In each of the poems the speakers want to be overcome by something. One wants death and one wants life - life without sin. Although Sidney's speaker bribes death and Donne's speaker promises to repay God for his help, it begs the questions: is it likely that both speakers will really pull through? Do they really want what they're asking for? Or do they think that just by pleading, they are perhaps proving something? Or really asking for the total opposite? What are their true intentions?
It seems as though the only time each speaker can achieve their goal is when they get what they are begging for. Neither can have what they want, and both need release. As Sidney's speaker describes death as "being thine by right," Donne's speaker says that he is unworthy of God and purity. This is ironic because in a situation like this, where one begs for God's help or the help of anyone for that matter, you would think they would have confidence in themselves or at least make believe that they are worthy of receiving the help they are asking for.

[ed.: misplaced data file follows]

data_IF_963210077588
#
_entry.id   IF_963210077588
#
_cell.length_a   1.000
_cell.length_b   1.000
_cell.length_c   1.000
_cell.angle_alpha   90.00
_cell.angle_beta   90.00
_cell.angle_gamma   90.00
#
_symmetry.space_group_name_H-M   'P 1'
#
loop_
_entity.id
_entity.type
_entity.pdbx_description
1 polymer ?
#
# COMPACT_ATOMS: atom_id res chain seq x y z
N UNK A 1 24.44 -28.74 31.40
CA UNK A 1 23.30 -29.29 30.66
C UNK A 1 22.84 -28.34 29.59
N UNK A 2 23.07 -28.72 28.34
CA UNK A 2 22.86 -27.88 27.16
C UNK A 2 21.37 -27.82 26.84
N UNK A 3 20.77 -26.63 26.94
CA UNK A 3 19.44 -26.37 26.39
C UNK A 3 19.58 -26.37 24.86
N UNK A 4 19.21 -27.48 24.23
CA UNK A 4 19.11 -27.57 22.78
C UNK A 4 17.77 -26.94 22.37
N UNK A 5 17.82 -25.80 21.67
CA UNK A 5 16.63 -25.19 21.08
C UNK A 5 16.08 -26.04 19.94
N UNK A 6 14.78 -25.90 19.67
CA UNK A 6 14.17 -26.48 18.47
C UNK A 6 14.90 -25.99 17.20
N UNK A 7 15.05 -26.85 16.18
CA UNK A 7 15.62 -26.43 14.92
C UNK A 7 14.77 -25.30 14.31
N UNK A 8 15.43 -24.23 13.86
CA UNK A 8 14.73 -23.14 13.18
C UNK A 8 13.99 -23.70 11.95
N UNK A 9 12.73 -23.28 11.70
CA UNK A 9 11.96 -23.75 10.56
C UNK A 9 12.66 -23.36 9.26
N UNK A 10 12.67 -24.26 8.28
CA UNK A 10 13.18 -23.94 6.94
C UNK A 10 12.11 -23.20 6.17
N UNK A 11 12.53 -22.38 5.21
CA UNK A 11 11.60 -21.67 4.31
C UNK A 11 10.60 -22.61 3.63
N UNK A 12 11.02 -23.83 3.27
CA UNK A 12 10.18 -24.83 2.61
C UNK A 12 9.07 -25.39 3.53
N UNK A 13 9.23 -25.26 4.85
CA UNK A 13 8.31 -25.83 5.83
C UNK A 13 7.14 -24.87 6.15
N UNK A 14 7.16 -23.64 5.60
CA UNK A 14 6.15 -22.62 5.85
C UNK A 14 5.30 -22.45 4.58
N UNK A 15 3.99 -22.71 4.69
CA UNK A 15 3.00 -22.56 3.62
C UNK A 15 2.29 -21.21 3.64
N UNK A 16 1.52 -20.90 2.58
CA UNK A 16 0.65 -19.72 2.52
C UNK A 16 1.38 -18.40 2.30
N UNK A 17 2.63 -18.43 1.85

If one asks for help yet admits his unworthiness, why would whoever he is begging for help want to help such a person, who doesn't even believe in himself?
Maybe Donne's speaker is telling God that although he is unworthy now, he is willing to do anything to get God's help and to become worthy or, even though both speakers convincingly beg for help and a savior, maybe their intentions are the complete opposite of what they seem. Maybe Donne's speaker thinks that just asking God for help is enough and because God has obviously not helped him yet in his life, even if he begs...